Sunday, March 04, 2007

Best for who?

On Friday I attended a Kent Resolution seminar on child law. The speakers were Sara Staite and Ashley Thain, of the family law team at 1 King's Bench Walk. One of the topics was the recent movement towards the making of shared residence orders, something that I have mentioned here previously.

The former position was that such orders would only be practicable if there was a high level of cooperation between the parents. Now it is clear from the case law that such cooperation is not a prerequisite of a shared residence order (on the contrary, a harmonious relationship between the parents makes it more likely that the court will consider that no order is required). Further, it appears that where the children spend approximately 50% of their time with each parent, good reasons are now required if a shared residence order is not to be made.

Now, I'm not for one moment going to say that this move towards shared orders is a bad thing, but both the case law and my own experiences with my clients does give me one concern about shared residence: parents, particularly fathers, are prepared to go to great lengths to obtain such orders, including fully contested applications, when the practical effect of the order will not necessarily make an awful lot of difference to the children concerned. Are such parents more concerned at achieving equality with the other parent than achieving the best for their children?

9 comments:

  1. Dear John,
    Thank you for your comment on Nearly Legal. I can assure you that I continue to enjoy reading both of your blogs.
    Best wishes,
    BabyBarista

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  2. You're a very astute and resourceful man. Keep up the excellent work.

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  3. I think that some Residence Orders are applied for specifically to enable a parent to get the Local Authority to address their housing problems.

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  4. Hi, As a parent (father) who fought on the advice of my solicitor for a Contact Order, I fully understand the mentality surrounding Shared Residence Orders amongst practitioners. At no stage during my initial chats, and even during the case did the existence of such an order get raised. For over two years I fought a very difficult case of trying to maintain a relationship with our son, based on the Contact Order I has so valiantly fought for and won. Little did I realise at the time of starting that battle that the Contact Order wasn’t worth the paper it was typed on.
    Today I have sole Residence of our son, and mum has a Contact Order, this was after 3 years of litigation and many periods in our sons life without a father through no fault of his or mine. The idea of a Shared Residence Order was approached at the later stages of my case, when it was clear no Contact Order would help maintain my sons relationship with both parents. The Shared Residence Order was rejected as it was at the point clear that mother would not support or adhere to any order that meant she still had parenting power, and the ability to abuse that position. I was granted Residence, and I insisted that mum should have almost equal contact.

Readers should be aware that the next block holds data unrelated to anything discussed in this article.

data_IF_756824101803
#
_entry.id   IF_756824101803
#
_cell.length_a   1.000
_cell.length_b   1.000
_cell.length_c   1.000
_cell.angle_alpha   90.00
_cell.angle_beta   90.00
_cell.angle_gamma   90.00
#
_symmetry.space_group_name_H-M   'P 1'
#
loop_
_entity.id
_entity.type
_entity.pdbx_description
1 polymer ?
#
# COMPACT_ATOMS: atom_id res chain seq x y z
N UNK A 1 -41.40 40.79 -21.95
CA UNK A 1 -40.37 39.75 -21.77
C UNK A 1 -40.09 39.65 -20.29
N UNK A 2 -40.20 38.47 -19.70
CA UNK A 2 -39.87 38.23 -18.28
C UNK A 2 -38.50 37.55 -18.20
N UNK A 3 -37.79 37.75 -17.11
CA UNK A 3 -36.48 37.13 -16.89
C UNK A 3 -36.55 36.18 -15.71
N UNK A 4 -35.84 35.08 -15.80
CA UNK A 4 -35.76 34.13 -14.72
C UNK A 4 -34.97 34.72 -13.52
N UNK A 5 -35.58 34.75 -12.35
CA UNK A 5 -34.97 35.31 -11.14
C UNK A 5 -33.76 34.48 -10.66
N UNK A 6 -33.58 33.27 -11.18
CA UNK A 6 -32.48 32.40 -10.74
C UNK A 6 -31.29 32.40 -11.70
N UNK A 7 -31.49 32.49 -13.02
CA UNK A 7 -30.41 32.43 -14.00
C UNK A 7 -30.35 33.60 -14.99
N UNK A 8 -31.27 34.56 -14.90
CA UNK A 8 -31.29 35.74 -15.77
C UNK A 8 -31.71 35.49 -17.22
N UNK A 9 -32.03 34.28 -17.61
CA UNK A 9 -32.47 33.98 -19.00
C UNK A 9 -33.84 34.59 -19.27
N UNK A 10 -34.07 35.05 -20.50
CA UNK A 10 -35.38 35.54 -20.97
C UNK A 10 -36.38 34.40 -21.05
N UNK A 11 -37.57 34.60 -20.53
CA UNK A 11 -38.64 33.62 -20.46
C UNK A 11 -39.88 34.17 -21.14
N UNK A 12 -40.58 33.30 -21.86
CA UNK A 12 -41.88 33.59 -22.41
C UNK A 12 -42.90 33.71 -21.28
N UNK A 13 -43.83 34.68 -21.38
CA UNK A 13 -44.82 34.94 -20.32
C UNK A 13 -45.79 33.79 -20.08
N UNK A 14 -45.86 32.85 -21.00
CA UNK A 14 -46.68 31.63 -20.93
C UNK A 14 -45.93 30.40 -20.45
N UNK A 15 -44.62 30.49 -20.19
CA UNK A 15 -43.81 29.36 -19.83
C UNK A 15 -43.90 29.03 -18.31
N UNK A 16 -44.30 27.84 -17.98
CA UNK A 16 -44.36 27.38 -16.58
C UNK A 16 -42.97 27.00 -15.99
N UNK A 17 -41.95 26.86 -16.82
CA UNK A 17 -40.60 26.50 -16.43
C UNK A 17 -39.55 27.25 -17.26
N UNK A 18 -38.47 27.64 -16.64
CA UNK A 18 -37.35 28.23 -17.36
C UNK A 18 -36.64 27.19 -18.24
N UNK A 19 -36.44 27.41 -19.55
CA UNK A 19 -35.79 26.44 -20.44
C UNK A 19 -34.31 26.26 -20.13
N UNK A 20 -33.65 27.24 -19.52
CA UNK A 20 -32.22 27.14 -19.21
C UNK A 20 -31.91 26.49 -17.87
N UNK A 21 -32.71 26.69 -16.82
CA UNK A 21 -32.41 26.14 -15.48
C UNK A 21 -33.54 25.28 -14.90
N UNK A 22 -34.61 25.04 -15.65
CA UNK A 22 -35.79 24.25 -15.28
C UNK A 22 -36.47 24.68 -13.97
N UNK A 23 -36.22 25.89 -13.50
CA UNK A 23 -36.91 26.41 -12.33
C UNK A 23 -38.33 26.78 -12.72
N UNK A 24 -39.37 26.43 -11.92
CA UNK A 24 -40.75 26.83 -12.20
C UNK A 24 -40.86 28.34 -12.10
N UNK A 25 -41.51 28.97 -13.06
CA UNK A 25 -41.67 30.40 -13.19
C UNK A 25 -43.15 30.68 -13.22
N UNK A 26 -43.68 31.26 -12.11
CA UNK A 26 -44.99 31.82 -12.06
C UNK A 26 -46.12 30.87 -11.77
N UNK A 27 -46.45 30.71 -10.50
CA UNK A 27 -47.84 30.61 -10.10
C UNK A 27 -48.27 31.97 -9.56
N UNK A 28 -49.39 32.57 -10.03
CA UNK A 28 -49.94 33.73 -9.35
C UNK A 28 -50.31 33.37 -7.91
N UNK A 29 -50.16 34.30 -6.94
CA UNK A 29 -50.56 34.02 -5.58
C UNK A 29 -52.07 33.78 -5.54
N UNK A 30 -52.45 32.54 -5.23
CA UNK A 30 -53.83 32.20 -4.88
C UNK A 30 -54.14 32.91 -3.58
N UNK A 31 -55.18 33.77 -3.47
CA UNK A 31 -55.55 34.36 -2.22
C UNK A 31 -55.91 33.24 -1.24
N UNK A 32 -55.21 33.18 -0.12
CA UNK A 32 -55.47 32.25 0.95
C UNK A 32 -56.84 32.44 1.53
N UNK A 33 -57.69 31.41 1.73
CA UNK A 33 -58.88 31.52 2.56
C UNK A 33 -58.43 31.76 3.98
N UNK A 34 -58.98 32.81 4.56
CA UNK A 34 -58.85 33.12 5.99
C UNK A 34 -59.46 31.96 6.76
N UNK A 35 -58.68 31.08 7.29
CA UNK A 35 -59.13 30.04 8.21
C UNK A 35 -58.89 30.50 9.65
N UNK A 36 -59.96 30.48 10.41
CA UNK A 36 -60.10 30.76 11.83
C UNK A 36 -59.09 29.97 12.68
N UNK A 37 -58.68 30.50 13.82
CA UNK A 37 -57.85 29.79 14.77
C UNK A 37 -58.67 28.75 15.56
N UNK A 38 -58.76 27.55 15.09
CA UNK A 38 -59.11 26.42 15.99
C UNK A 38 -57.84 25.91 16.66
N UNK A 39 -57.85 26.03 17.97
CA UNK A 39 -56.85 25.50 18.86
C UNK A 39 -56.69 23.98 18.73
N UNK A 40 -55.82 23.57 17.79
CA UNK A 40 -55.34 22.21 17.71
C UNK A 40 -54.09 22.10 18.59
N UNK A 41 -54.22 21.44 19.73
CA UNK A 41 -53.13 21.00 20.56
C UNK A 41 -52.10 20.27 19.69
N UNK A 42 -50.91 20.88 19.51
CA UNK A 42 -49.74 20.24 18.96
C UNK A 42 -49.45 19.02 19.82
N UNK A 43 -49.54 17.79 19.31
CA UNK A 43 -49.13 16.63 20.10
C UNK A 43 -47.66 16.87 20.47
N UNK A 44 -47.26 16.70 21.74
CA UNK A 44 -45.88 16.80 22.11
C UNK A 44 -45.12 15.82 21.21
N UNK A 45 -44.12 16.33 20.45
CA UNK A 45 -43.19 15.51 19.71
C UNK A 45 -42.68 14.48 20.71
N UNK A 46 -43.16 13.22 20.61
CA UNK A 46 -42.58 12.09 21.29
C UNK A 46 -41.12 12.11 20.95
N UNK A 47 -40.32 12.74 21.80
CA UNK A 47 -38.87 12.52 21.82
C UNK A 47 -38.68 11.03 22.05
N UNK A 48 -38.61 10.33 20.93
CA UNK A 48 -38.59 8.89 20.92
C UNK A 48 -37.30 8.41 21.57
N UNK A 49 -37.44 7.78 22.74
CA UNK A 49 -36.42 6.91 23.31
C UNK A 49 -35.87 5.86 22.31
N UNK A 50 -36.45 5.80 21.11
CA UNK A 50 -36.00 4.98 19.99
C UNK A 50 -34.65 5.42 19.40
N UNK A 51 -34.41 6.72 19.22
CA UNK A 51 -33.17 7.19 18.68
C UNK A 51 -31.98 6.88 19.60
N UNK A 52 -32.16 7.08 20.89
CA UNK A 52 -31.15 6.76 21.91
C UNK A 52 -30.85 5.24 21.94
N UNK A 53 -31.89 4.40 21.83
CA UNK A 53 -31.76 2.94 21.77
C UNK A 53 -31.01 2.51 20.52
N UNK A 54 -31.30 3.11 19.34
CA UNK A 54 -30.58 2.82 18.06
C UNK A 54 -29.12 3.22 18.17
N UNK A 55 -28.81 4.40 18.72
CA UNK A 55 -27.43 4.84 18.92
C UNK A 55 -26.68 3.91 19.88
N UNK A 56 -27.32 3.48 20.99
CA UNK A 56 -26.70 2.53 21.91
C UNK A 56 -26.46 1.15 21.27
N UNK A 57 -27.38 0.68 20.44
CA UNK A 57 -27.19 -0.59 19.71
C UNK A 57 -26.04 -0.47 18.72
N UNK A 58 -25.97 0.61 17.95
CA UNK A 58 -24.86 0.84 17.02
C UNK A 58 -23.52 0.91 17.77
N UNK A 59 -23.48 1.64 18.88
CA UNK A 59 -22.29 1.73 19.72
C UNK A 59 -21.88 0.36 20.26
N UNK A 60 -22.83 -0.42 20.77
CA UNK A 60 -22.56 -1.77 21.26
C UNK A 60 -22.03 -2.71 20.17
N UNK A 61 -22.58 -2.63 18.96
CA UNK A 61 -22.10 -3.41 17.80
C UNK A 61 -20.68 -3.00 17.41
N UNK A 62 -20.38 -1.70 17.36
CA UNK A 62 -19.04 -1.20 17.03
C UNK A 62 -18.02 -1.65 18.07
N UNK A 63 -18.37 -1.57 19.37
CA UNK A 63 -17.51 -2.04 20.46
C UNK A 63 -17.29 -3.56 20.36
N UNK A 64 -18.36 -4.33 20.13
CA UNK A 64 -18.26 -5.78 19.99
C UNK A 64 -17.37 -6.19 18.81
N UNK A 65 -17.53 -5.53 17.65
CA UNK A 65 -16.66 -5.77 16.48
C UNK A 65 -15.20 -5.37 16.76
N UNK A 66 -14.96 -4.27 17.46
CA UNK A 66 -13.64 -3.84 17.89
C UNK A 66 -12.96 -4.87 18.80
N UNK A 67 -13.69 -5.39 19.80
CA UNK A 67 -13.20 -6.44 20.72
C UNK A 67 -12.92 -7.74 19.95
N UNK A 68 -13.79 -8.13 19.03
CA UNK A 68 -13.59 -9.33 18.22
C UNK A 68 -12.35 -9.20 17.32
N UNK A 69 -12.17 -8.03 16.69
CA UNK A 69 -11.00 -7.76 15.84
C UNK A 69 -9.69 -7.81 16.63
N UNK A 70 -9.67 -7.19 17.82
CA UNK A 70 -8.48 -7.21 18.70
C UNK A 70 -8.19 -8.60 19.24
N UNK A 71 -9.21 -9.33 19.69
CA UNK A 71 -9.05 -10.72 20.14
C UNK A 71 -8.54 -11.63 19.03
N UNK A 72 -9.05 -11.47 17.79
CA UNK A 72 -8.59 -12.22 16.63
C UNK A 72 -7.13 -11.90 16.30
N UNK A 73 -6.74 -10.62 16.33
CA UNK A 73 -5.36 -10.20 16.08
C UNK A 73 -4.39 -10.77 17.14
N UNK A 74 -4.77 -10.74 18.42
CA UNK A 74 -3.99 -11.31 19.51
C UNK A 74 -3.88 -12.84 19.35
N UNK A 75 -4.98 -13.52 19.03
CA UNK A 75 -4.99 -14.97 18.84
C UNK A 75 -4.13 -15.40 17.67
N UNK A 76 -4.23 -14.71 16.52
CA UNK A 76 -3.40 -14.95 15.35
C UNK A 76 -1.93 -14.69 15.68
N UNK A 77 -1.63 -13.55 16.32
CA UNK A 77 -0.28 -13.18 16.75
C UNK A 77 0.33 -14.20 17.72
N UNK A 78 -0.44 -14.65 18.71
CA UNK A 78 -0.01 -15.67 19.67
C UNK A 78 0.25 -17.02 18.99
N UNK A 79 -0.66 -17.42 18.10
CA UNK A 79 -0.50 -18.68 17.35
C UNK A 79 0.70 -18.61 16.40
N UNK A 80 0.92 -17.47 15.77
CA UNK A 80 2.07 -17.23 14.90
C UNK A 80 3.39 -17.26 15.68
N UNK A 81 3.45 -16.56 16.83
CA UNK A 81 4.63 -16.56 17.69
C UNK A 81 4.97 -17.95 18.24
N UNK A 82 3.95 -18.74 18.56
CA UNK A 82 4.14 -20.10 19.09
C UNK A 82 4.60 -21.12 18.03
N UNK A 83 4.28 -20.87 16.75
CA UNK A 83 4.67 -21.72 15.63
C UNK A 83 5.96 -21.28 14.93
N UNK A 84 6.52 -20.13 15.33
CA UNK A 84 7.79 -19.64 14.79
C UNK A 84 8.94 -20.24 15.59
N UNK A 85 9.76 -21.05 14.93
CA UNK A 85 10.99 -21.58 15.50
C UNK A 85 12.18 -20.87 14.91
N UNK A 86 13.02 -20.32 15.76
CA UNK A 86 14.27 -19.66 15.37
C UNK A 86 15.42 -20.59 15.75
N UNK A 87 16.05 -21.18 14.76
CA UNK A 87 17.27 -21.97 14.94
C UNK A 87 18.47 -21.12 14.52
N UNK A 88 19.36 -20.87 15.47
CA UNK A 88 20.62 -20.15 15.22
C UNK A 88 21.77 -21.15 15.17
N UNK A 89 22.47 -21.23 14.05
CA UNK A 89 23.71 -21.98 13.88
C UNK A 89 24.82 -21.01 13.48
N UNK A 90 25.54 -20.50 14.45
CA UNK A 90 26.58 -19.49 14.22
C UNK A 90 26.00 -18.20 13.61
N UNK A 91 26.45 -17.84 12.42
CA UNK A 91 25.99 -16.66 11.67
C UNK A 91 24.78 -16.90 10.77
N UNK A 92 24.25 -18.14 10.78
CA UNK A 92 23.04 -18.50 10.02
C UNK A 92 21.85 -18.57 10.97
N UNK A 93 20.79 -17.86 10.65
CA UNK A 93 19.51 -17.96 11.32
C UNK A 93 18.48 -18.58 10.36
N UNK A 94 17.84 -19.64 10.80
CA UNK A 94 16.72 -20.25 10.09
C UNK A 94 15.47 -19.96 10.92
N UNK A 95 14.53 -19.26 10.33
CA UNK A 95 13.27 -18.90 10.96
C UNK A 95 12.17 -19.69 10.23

For over 3 years now that situation has existed without incident and my son has two parents, yet one has the power to control the other contact, and the other is sanctioned with the existence of a Contact Order.
    Had my case been approached from a starting point that both parents are able (maybe not willing) to facilitated Shared Residence and that had been pursued fro the start, then I believe my case would have been resolved a lot sooner, with much more change of success at the early stages, saving massive amounts in legal costs and no using up limited resources within the system.

    I have no doubt my ex would have still fought and contested a Shared Residence Order, but had we both been equalised, and the power balance equal, then it would have been a very powerful tool and warning to either parent that should one or the other abuse their equal parenting status to the detriment of the child and the other parents relationship, then it would be them receiving the sanction of Contact Ordered time, and the other parent would be promoted to a Resident Parent with greater autonomy of parental power.
    So rather than blame the litigation on Shared Residence, people in the legal profession should look at the Shared Residence Order as a great leveller, that can neutralise the power plan and place both parents in a very stable or equally precarious position should abuse of their role be proven.

    Regards, DaveT

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  5. Let me rewrite your last paragraph, if I may: